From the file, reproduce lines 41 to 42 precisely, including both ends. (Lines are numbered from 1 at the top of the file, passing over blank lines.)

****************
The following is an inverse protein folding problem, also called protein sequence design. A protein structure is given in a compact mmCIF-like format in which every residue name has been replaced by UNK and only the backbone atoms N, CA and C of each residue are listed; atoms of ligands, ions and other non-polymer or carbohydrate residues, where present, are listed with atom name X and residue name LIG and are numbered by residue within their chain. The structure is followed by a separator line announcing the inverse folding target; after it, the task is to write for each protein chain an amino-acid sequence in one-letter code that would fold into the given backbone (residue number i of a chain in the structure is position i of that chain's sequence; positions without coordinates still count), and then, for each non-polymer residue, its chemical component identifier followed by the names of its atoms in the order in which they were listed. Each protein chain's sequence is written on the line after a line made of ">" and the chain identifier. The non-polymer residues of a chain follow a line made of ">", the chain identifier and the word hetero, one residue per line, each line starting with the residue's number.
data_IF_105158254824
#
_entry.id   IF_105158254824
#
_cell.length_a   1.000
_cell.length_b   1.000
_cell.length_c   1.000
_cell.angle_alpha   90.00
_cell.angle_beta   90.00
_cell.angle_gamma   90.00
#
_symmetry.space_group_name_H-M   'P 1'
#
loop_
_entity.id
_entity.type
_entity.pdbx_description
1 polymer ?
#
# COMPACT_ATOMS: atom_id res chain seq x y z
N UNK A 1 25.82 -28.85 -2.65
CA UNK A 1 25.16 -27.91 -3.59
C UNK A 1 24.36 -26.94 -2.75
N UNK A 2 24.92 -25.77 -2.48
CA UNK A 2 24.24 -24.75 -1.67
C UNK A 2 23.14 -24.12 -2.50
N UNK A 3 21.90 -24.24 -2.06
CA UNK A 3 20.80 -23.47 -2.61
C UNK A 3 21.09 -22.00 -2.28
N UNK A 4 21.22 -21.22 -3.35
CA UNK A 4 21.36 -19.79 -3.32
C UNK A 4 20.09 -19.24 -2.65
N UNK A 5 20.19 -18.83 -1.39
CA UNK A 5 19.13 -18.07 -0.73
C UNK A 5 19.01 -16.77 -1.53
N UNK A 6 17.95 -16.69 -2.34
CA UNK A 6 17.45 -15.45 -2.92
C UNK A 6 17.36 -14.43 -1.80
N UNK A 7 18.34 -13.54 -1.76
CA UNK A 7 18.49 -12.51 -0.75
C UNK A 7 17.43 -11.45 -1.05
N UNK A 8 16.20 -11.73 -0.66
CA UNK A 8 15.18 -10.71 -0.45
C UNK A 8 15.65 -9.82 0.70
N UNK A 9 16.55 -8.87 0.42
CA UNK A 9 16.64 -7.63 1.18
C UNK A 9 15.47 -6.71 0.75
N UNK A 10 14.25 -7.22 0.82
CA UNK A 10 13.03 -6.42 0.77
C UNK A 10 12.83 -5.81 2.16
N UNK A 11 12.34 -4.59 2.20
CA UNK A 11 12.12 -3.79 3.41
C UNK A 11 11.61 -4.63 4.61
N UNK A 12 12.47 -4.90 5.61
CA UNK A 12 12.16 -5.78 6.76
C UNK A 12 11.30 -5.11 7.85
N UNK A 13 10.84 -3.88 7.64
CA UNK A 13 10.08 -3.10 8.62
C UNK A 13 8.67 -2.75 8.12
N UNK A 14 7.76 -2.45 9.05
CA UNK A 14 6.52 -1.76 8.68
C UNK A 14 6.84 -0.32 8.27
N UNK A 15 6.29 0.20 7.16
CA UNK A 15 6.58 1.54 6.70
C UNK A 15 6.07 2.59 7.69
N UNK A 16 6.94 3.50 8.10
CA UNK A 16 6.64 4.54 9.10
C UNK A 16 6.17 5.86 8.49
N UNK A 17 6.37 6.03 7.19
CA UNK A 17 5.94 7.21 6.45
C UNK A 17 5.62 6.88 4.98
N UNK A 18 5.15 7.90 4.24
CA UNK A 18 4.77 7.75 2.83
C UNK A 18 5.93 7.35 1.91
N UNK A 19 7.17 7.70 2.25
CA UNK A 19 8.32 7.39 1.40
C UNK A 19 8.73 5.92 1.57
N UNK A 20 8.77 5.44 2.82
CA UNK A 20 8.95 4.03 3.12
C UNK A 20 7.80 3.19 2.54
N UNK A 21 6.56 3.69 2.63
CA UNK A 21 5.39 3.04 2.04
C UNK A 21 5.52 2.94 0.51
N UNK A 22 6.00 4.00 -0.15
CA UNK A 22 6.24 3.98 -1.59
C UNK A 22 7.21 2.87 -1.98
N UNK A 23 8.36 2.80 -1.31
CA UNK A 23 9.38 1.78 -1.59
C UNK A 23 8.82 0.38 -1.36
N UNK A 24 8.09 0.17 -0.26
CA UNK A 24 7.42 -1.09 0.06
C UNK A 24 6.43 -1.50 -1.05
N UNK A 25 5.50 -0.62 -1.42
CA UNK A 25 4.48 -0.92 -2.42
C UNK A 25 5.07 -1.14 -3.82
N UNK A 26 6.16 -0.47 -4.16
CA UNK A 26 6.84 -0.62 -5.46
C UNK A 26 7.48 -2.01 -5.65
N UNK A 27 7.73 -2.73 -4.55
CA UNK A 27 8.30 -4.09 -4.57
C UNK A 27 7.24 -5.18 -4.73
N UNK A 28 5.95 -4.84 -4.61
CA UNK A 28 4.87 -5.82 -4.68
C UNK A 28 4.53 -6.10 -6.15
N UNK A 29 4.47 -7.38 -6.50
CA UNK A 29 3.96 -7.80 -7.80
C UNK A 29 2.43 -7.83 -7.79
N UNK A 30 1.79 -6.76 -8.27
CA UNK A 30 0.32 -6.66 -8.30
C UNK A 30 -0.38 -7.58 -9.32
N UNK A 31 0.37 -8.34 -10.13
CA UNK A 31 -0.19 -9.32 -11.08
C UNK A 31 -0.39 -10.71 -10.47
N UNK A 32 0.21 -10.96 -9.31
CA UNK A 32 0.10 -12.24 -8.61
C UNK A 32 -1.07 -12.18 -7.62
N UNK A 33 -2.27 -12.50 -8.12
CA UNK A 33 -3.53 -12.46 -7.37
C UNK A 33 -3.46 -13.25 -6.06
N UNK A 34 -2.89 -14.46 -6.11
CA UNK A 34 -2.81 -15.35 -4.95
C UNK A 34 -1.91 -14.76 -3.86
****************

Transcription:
CA UNK A 7 18.49 -12.51 -0.75
C UNK A 7 17.43 -11.45 -1.05